This is a wise and well-written memoir, more akin in many ways to an essay collection than a biography. It is reflective and full of big picture thinking about the human condition and her generation's place in history, rather than minutiae. It was one of those books where you find yourself nodding in agreement and copying out sentences.
"One of the useful things about age is realizing that conventional wisdom is often simply inertia with a candy coating of conformity." (42)
"Creeping codgerism is an inevitable effect of getting older, a variation of memory loss, the rich tradition of adults insisting that the younger generation has slalomed through an easy life while their generation pushed the rock of responsibility uphill." (51)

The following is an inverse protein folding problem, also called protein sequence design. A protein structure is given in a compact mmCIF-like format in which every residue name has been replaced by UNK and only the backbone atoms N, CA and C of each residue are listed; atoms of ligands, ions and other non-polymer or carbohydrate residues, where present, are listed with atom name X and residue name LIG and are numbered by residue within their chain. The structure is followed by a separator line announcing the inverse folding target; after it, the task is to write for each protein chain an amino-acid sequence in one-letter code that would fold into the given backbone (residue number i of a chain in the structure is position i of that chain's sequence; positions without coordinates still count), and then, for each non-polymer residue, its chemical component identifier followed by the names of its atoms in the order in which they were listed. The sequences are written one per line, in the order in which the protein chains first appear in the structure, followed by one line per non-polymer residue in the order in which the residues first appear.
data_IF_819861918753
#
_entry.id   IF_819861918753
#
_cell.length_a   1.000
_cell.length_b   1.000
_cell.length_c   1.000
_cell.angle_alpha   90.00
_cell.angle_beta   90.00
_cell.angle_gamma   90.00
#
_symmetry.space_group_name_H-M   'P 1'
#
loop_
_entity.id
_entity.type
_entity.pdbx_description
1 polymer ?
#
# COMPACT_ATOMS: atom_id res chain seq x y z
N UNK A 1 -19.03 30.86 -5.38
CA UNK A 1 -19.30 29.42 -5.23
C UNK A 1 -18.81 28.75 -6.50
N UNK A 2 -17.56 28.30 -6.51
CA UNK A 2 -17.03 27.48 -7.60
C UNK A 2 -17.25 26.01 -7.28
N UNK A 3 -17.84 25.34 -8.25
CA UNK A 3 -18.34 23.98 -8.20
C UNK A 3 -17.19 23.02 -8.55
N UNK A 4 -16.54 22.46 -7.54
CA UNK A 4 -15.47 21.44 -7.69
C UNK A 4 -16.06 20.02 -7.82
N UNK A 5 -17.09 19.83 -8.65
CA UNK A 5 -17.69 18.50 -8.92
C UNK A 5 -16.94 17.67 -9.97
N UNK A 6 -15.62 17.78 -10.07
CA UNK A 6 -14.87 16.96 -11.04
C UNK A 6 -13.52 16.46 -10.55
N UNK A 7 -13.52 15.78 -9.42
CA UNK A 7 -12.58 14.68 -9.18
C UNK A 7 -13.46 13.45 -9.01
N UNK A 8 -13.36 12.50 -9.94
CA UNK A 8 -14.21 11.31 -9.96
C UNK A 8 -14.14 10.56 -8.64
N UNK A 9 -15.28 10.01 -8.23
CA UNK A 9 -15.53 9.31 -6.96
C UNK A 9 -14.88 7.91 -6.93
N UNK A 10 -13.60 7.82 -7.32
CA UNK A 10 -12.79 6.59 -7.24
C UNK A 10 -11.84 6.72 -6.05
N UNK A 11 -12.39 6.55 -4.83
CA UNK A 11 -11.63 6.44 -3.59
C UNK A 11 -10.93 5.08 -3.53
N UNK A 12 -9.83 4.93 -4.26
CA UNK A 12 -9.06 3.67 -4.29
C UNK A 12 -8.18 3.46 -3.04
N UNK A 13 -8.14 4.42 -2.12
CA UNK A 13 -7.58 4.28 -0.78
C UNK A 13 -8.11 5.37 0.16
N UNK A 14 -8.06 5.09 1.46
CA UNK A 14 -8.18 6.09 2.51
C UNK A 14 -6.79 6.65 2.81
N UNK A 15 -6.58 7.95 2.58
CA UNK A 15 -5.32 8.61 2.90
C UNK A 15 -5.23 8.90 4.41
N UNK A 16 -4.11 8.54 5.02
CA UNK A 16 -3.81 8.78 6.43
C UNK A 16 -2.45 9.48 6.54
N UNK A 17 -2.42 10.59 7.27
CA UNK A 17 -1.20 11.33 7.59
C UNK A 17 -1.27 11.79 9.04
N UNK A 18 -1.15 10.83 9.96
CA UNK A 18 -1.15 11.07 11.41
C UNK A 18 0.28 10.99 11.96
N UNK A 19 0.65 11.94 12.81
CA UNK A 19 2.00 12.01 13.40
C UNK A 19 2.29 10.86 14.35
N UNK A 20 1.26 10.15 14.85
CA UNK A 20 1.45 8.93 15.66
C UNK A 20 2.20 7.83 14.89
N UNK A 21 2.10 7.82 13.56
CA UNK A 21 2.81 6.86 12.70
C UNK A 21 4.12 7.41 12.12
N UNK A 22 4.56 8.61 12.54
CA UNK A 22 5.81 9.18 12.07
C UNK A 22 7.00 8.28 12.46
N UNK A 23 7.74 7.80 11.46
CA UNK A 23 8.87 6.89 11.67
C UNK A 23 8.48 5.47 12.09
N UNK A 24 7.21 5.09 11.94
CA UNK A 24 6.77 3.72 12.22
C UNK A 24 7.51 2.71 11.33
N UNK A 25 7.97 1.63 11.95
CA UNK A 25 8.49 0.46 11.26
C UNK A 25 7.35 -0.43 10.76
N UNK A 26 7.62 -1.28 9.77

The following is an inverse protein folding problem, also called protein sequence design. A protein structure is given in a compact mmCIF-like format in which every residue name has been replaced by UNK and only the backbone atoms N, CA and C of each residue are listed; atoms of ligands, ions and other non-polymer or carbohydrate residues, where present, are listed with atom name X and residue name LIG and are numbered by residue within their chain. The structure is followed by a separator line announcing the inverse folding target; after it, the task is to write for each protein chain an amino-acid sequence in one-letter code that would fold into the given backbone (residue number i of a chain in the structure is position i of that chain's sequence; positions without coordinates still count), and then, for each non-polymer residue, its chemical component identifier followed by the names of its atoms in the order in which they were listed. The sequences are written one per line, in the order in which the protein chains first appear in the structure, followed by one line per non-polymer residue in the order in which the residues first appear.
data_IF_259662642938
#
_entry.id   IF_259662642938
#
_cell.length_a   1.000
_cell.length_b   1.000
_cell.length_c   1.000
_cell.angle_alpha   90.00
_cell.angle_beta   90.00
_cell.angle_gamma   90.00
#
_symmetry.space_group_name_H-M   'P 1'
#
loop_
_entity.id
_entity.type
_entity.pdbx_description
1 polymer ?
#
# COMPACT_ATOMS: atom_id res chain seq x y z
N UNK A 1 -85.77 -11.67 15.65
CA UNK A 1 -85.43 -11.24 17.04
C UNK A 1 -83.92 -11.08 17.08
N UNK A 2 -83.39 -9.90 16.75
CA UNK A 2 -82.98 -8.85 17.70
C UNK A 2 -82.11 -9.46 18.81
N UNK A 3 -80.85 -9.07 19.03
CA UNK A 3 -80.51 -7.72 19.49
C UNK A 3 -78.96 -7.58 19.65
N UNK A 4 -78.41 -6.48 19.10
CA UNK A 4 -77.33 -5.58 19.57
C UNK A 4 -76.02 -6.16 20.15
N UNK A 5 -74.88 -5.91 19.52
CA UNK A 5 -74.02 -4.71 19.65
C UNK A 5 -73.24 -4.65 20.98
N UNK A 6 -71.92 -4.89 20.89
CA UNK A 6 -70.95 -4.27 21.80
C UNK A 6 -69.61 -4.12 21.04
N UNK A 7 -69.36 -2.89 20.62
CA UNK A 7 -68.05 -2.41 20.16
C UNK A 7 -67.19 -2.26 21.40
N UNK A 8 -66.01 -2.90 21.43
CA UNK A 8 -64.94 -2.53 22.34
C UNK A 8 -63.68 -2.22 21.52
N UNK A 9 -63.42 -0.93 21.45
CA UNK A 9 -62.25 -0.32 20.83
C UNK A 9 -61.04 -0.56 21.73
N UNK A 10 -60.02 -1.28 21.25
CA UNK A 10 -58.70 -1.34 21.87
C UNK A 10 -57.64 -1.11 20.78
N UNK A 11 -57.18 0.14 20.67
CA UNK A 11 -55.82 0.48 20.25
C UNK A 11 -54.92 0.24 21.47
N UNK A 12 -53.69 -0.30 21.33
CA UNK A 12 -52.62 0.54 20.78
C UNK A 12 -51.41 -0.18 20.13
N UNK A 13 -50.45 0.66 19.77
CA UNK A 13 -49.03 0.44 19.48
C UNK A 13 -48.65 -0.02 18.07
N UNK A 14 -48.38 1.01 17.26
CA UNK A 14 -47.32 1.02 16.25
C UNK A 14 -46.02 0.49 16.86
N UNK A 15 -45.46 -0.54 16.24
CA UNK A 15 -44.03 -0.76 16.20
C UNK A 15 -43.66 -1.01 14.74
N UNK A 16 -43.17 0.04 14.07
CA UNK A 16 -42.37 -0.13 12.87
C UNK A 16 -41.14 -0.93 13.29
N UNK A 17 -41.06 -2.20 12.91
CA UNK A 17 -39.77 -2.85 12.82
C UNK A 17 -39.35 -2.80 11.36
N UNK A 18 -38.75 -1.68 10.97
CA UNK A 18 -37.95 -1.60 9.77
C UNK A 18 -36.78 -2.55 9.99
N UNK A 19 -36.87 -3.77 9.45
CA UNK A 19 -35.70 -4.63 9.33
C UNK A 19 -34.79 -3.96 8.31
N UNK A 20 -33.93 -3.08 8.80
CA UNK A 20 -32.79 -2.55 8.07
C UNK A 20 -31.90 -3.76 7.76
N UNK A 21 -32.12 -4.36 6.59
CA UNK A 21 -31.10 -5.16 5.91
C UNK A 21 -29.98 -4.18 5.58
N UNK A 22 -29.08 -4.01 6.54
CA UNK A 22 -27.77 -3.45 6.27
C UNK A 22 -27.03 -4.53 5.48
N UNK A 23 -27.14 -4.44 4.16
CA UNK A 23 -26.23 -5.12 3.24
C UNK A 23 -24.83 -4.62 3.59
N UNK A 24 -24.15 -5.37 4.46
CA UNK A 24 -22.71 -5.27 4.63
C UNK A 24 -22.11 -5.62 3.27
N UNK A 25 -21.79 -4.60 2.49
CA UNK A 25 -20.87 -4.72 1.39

On seeing the outcome of your parenting: "It's as though we were working long repetitive shifts on an assembly line, and in the end we had the Sistine Chapel." (122)
"Only ephemera makes the past seem somewhat real, poems written in my more rounded youthful script, photographs found in a drawer, a forgotten earring at the bottom of the jewelry box. So much of the rest is like a movie whose plot outline I recall but whose scenes I've mostly forgotten." (175)
The chapter entitled Faith is particularly strong. She describes her and her family's "haphazard" approach to church and religious tradition and compares them to her parents' more "observant" generation and her grandparents', which was "devout."
[This review is mirrored in my account over on GoodReads. I figured, why do all this typing and not post it on my own site?]